Home > Analog CMOS Design > Signal Conditioning > ADC Circuits

Analog to Digital Circuits :

There exists number of A/D converter circuits varying in complexity and speed. In this section we will discuss four different approaches that are :

4) Charge Redistribution converter.

Figure below shows a simple ADC that employs a comparator, one up/down counter and DAC. The comparator circuit provides an output that assumes one of two distinct values, positive when the difference input signal is positive and negative when the difference input signal is negative. An up/down counter is simply a counter that can count either up or down depending on the binary level applied at its up/down control terminal. As DAC is employed in the feedback loop it is usually called feedback type ADC. In order to discuss the operation of this ADC consider initially counter is reseted to '0'. Hence the DAC output is 0 and the output of comparator will be high which instructs the counter to start up counting. As the count increases the output of DAC rises. The process continues until the DAC output reaches the value of the analog input signal at this point the comparator switches and stops the counter.

The counter output will be the digital equivalent of the input analog voltage.

Figure below shows the circuit of dual slope ADC. This type of circuit has very high resolution in the order of 12 to 14 bit. But this conversion is slow. The operation of the dual slope ADC is explained in two phases. In phase I we assume that the analog input signal Va is negative prior to the start of conversion cycle, switch S2 is closed thus the capacitor C is discharged and makes the voltage at Node A zero. The conversion cycle begins with opening S2 and connecting integrator input through switch S1 to the analog input signal. As the analog input signal is negative a current I = will flow through R in the direction away from the integrator. Thus, the voltage at node A rises linearly with slope of = as shown in Fig. 6.13.3. Simultaneously the counter is enabled and it counts pulses from a fixed frequency clock. This phase of the conversion process continues for a fixed duration T 1. It ends when the counter has accumulated a fixed count denoted by NREF. Usually for an N bit converter NREF = 2N, at the end of phase the counter is reset to zero.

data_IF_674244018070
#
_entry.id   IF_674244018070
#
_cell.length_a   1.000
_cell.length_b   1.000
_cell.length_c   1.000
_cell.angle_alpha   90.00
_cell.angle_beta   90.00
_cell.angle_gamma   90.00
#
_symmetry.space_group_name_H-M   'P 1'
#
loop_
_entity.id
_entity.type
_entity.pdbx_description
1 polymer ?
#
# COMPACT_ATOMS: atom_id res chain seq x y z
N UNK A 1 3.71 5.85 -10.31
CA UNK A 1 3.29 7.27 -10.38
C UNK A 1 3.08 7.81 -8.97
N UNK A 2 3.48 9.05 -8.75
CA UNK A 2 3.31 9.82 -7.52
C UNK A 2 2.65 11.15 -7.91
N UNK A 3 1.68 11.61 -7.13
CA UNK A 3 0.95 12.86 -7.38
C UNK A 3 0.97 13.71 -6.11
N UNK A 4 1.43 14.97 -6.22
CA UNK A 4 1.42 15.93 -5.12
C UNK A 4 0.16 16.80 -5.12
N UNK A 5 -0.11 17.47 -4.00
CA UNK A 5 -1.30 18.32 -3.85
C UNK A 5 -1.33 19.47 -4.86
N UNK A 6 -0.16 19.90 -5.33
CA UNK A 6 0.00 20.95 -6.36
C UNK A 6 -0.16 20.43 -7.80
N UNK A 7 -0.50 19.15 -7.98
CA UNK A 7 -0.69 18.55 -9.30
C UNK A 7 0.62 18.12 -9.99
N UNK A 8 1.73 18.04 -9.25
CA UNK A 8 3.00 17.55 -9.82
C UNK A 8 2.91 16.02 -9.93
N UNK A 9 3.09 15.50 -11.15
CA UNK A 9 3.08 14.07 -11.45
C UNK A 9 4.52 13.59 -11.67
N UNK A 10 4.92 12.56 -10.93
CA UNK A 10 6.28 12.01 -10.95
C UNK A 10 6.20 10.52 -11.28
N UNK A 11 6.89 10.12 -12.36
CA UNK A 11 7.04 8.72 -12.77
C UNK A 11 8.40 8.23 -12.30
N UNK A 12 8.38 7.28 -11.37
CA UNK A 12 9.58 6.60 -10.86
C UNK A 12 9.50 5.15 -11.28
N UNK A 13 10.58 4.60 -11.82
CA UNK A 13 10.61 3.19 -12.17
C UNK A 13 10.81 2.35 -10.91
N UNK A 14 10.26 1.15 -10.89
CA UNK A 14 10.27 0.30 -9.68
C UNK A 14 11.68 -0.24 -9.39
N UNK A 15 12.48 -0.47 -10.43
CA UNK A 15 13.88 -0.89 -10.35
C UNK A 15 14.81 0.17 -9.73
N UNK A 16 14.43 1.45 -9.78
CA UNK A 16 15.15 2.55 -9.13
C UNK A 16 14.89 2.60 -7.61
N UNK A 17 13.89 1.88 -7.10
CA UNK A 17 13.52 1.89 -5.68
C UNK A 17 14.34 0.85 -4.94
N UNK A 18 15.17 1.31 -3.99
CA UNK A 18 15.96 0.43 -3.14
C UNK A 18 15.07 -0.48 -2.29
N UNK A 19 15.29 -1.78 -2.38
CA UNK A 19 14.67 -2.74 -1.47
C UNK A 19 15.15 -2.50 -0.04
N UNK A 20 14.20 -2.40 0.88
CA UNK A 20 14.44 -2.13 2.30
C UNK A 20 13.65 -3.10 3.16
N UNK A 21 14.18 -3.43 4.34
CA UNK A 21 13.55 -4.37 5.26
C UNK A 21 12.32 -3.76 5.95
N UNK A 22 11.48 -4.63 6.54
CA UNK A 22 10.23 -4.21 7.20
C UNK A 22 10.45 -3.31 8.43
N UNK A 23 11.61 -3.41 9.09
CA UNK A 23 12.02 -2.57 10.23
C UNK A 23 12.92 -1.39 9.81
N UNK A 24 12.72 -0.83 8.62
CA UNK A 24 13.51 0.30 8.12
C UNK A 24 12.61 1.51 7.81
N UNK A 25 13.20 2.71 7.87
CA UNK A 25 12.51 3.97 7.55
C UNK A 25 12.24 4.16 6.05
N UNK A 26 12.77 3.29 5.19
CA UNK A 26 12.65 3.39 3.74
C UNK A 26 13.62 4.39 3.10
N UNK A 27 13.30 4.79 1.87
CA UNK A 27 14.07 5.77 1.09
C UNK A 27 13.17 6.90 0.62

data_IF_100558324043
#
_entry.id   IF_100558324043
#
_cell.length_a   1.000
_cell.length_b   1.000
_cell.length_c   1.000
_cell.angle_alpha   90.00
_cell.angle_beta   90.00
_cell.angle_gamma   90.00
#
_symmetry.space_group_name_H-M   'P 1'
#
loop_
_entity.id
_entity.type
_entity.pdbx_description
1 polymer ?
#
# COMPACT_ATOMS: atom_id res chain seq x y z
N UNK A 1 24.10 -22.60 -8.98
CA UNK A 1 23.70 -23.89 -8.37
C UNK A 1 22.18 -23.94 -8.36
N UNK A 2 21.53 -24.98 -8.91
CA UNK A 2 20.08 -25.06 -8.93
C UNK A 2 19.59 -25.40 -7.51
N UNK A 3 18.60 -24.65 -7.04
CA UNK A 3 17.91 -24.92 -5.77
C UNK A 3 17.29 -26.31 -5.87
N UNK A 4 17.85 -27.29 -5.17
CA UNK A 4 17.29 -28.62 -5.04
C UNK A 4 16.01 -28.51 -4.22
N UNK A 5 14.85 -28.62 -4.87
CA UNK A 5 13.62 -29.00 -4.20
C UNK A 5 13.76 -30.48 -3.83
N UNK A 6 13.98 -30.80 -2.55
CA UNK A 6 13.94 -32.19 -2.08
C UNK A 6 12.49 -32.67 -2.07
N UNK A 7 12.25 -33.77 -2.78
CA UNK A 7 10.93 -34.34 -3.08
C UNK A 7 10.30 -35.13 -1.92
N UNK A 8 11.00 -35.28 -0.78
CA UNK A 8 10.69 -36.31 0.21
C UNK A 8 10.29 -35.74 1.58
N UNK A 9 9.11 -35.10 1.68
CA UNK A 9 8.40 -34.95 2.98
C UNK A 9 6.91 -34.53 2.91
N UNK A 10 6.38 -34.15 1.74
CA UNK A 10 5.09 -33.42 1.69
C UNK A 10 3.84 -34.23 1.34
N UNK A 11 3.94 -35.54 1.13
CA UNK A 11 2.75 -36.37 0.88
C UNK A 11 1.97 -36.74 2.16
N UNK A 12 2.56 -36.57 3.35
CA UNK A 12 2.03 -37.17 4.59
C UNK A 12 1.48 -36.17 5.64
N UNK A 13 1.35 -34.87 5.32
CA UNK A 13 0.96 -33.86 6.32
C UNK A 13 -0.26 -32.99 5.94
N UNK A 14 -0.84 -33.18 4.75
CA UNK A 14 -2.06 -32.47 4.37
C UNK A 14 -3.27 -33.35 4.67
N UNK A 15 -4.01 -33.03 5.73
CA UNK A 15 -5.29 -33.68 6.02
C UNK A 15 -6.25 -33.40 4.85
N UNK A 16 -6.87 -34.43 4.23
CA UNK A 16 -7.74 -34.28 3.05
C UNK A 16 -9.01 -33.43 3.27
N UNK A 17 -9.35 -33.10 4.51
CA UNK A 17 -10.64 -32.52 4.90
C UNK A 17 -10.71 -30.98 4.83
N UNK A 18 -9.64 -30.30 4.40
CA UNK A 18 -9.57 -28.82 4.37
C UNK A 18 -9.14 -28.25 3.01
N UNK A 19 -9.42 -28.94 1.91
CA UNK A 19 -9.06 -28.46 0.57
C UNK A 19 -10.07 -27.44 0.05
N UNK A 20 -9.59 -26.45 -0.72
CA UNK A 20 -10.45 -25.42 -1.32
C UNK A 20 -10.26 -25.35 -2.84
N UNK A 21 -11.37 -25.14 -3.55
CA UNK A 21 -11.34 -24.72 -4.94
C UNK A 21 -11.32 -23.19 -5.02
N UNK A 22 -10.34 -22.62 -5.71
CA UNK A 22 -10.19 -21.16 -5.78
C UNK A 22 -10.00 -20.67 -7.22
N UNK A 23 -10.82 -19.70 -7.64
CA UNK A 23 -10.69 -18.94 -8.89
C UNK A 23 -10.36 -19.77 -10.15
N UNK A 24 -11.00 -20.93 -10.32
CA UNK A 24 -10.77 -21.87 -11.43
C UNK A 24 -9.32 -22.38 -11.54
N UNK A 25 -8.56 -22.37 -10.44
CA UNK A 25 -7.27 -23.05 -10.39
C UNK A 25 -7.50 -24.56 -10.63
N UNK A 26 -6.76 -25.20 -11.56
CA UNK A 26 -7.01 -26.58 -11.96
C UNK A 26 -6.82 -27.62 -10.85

Phase II of conversion begins at t = T1 by connecting integrator input through switch S1 to the positive reference voltage V REF. The current into the integrator reverses direction and is equal to . Thus the voltage at node a decreases linearly with a slope of . Simultaneously the counter is enabled and it counts the pulses from the fixed frequency clock. When the voltage at node A reaches zero volts, the comparator signals the control logic to stop the counter. Denoting the duration of phase II by T2.

As the counter reading NREF at the end of T1 is proportional to T1 and the reading n at the end of T2 is proportional to T2, we get,

n = NREF Thus, the content of the counter, 'n' at the end of the conversion process is the digital equivalent of Va applied at input of ADC.

The fastest ADC scheme is the parallel or flash conversion process shown in Figure below. This scheme utilizes 2N - 1 comparator to compare the input signal level with each of the
2N - 1 possible quantization levels. The outputs of the comparator are processed by an encoding logic block to provide the N bits of the output digital word. The complete conversion in this process is obtained in one clock cycle.